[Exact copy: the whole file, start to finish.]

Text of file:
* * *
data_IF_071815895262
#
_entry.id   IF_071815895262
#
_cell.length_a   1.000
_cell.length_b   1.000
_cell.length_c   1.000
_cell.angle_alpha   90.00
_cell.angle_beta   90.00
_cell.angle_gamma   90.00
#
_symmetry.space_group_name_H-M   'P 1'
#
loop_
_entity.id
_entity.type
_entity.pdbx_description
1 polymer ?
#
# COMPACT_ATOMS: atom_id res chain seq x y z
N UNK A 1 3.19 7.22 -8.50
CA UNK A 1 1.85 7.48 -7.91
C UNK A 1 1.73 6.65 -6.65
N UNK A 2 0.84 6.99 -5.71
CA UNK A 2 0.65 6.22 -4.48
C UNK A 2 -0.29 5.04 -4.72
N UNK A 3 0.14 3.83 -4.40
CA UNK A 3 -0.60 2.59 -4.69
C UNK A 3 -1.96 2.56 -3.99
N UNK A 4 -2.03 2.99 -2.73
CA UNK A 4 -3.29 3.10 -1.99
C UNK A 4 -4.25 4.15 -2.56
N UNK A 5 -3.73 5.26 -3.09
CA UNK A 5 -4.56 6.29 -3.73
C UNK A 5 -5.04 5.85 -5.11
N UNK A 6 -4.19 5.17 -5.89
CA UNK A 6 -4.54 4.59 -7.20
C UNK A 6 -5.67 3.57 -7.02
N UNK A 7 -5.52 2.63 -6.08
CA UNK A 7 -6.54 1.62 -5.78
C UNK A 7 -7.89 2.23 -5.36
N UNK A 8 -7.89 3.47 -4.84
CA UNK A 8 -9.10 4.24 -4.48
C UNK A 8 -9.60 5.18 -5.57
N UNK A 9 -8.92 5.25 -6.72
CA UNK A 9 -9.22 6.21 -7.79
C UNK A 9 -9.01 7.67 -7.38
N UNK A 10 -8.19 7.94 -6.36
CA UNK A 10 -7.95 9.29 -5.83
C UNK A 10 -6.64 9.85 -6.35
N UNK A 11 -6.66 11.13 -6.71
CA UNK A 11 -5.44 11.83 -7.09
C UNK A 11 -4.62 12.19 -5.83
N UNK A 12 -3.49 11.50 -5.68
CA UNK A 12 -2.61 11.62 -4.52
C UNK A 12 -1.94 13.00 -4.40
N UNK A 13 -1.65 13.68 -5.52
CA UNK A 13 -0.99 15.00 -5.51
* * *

data_IF_071815895262
#
_entry.id   IF_071815895262
#
_cell.length_a   1.000
_cell.length_b   1.000
_cell.length_c   1.000
_cell.angle_alpha   90.00
_cell.angle_beta   90.00
_cell.angle_gamma   90.00
#
_symmetry.space_group_name_H-M   'P 1'
#
loop_
_entity.id
_entity.type
_entity.pdbx_description
1 polymer ?
#
# COMPACT_ATOMS: atom_id res chain seq x y z
N UNK A 1 3.19 7.22 -8.50
CA UNK A 1 1.85 7.48 -7.91
C UNK A 1 1.73 6.65 -6.65
N UNK A 2 0.84 6.99 -5.71
CA UNK A 2 0.65 6.22 -4.48
C UNK A 2 -0.29 5.04 -4.72
N UNK A 3 0.14 3.83 -4.40
CA UNK A 3 -0.60 2.59 -4.69
C UNK A 3 -1.96 2.56 -3.99
N UNK A 4 -2.03 2.99 -2.73
CA UNK A 4 -3.29 3.10 -1.99
C UNK A 4 -4.25 4.15 -2.56
N UNK A 5 -3.73 5.26 -3.09
CA UNK A 5 -4.56 6.29 -3.73
C UNK A 5 -5.04 5.85 -5.11
N UNK A 6 -4.19 5.17 -5.89
CA UNK A 6 -4.54 4.59 -7.20
C UNK A 6 -5.67 3.57 -7.02
N UNK A 7 -5.52 2.63 -6.08
CA UNK A 7 -6.54 1.62 -5.78
C UNK A 7 -7.89 2.23 -5.36
N UNK A 8 -7.89 3.47 -4.84
CA UNK A 8 -9.10 4.24 -4.48
C UNK A 8 -9.60 5.18 -5.57
N UNK A 9 -8.92 5.25 -6.72
CA UNK A 9 -9.22 6.21 -7.79
C UNK A 9 -9.01 7.67 -7.38
N UNK A 10 -8.19 7.94 -6.36
CA UNK A 10 -7.95 9.29 -5.83
C UNK A 10 -6.64 9.85 -6.35
N UNK A 11 -6.66 11.13 -6.71
CA UNK A 11 -5.44 11.83 -7.09
C UNK A 11 -4.62 12.19 -5.83
N UNK A 12 -3.49 11.50 -5.68
CA UNK A 12 -2.61 11.62 -4.52
C UNK A 12 -1.94 13.00 -4.40
N UNK A 13 -1.65 13.68 -5.52
CA UNK A 13 -0.99 15.00 -5.51